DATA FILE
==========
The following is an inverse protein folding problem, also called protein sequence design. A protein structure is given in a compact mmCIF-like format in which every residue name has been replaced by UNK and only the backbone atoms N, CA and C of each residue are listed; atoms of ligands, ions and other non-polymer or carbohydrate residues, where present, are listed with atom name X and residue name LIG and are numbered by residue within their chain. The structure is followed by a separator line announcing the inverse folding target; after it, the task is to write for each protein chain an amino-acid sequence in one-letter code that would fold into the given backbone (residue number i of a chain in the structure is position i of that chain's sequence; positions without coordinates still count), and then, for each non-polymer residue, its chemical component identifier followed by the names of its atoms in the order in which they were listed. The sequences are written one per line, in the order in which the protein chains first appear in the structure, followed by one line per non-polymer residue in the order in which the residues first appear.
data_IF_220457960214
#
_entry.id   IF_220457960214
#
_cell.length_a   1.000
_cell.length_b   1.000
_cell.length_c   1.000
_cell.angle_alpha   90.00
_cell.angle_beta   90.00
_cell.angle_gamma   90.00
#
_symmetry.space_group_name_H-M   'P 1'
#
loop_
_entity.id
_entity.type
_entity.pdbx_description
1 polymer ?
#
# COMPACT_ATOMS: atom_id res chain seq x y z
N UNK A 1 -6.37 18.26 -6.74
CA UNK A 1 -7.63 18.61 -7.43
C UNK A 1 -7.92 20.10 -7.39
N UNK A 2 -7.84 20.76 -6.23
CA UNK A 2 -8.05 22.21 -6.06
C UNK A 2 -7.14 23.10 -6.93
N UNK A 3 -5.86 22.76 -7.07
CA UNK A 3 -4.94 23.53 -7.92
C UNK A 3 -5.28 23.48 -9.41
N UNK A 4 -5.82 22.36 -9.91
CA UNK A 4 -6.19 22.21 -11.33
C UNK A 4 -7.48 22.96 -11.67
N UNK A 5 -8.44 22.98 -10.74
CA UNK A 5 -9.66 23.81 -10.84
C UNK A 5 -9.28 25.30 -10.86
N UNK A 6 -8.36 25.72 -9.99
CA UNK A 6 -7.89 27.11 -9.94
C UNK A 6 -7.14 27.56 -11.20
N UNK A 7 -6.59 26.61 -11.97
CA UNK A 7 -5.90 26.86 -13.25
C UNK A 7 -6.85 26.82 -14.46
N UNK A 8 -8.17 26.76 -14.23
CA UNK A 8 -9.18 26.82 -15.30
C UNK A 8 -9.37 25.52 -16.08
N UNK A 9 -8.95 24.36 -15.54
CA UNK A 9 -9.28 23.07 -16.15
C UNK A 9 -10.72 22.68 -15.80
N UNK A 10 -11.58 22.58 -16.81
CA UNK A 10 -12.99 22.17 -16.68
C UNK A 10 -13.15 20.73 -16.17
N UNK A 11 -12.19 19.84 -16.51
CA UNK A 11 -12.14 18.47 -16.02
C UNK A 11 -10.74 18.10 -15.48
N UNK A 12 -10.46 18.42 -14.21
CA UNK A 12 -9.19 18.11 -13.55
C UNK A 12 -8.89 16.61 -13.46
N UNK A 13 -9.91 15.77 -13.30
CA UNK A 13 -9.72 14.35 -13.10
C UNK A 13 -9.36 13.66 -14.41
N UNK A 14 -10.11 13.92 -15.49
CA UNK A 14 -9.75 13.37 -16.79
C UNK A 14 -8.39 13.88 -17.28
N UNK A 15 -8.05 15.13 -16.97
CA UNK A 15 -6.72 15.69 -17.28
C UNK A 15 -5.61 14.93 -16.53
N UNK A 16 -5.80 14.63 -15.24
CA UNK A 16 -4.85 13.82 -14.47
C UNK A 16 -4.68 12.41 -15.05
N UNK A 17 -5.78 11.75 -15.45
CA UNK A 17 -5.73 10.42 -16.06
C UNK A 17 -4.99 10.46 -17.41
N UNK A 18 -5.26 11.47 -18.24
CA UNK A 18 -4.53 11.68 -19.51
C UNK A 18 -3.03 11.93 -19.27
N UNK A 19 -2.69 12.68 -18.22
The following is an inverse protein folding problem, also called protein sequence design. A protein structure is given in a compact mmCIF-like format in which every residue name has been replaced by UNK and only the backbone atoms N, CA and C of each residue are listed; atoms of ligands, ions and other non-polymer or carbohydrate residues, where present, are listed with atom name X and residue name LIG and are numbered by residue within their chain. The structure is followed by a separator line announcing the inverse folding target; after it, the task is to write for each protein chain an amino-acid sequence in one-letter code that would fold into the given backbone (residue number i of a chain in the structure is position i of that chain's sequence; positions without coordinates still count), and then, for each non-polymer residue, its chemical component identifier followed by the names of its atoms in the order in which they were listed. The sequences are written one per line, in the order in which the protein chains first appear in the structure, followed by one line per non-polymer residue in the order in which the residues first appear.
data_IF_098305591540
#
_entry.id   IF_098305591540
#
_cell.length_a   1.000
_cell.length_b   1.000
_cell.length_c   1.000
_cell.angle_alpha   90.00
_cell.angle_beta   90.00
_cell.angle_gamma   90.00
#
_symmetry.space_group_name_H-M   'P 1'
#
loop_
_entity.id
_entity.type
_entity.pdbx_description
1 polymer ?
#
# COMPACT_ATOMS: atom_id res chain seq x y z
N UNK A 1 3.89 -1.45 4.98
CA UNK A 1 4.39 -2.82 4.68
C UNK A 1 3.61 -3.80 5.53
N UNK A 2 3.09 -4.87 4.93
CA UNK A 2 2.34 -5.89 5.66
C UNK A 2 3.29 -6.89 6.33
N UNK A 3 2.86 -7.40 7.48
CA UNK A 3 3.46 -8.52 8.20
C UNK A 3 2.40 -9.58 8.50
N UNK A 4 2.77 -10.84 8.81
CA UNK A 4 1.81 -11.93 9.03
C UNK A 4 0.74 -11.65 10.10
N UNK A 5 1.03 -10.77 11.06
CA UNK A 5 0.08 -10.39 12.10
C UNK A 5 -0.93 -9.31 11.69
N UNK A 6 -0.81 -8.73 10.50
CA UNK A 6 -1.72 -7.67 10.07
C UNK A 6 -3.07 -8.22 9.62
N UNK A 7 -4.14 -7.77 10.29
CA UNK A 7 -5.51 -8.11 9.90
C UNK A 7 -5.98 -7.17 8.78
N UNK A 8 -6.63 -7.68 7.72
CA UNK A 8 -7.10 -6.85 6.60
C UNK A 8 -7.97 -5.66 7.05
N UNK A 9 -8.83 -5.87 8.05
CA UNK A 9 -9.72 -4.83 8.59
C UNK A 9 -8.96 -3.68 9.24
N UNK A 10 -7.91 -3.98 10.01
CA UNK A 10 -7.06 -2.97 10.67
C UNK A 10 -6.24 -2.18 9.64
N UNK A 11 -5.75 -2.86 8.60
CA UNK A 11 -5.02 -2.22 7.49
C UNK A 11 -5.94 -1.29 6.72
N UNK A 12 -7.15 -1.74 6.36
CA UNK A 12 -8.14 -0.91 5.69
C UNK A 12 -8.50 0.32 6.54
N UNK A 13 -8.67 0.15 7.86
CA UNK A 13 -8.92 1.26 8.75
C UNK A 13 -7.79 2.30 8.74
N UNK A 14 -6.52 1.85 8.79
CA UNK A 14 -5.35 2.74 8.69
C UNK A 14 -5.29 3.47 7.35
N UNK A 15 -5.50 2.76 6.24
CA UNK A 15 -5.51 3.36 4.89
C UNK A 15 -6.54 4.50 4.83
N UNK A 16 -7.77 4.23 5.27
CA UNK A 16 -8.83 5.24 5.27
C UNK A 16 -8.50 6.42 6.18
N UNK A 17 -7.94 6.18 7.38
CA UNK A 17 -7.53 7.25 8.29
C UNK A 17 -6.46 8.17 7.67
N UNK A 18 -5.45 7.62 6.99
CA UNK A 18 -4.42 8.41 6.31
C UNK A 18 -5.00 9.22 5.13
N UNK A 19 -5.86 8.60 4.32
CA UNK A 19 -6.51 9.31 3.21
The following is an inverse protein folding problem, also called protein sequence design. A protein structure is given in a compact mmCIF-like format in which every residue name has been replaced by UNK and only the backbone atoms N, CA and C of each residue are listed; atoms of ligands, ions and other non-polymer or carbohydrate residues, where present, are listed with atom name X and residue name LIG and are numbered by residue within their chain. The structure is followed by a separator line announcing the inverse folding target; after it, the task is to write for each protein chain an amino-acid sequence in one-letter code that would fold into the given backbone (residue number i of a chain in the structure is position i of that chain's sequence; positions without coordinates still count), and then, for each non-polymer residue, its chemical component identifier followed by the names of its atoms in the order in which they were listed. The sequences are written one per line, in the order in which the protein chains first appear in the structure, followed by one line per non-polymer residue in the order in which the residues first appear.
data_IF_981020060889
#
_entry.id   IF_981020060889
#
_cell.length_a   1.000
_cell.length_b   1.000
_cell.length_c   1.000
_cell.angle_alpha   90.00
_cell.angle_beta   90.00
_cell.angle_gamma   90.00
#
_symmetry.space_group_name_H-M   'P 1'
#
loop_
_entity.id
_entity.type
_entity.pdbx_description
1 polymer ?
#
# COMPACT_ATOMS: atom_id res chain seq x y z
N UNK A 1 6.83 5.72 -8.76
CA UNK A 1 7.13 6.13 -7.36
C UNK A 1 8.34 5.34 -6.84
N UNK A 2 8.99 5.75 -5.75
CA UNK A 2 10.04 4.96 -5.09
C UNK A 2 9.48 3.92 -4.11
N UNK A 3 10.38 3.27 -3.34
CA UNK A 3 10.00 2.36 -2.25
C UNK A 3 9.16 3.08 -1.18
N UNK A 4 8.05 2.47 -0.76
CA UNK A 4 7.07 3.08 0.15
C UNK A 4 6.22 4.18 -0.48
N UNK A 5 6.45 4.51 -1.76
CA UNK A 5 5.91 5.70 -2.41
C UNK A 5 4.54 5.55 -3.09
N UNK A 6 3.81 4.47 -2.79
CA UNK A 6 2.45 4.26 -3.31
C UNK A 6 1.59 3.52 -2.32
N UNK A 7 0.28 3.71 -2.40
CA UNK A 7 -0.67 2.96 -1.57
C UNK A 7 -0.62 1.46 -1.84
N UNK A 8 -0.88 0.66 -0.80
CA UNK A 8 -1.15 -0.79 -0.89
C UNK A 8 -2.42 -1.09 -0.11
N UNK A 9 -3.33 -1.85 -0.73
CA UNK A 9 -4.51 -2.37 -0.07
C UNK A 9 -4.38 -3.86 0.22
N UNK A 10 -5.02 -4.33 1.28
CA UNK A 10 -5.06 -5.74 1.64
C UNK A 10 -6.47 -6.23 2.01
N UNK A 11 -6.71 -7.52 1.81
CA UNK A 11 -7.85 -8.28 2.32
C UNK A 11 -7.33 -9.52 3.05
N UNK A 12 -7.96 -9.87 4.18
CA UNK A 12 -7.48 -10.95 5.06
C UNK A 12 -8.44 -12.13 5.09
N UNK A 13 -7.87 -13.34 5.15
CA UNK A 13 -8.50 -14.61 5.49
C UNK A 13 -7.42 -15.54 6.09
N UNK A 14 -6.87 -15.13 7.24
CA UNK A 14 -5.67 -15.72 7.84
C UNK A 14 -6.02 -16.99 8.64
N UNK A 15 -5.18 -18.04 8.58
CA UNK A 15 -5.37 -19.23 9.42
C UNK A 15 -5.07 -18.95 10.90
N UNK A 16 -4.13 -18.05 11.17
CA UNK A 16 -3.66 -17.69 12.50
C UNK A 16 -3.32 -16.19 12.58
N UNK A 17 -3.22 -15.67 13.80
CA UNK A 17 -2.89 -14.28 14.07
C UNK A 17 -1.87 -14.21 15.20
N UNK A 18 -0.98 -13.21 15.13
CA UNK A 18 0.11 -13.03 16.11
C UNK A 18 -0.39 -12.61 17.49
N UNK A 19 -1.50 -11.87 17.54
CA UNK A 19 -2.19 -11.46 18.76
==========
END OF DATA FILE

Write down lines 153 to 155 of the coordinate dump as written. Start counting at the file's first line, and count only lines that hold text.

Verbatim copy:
CA UNK A 19 -6.51 9.31 3.21
The following is an inverse protein folding problem, also called protein sequence design. A protein structure is given in a compact mmCIF-like format in which every residue name has been replaced by UNK and only the backbone atoms N, CA and C of each residue are listed; atoms of ligands, ions and other non-polymer or carbohydrate residues, where present, are listed with atom name X and residue name LIG and are numbered by residue within their chain. The structure is followed by a separator line announcing the inverse folding target; after it, the task is to write for each protein chain an amino-acid sequence in one-letter code that would fold into the given backbone (residue number i of a chain in the structure is position i of that chain's sequence; positions without coordinates still count), and then, for each non-polymer residue, its chemical component identifier followed by the names of its atoms in the order in which they were listed. The sequences are written one per line, in the order in which the protein chains first appear in the structure, followed by one line per non-polymer residue in the order in which the residues first appear.
data_IF_981020060889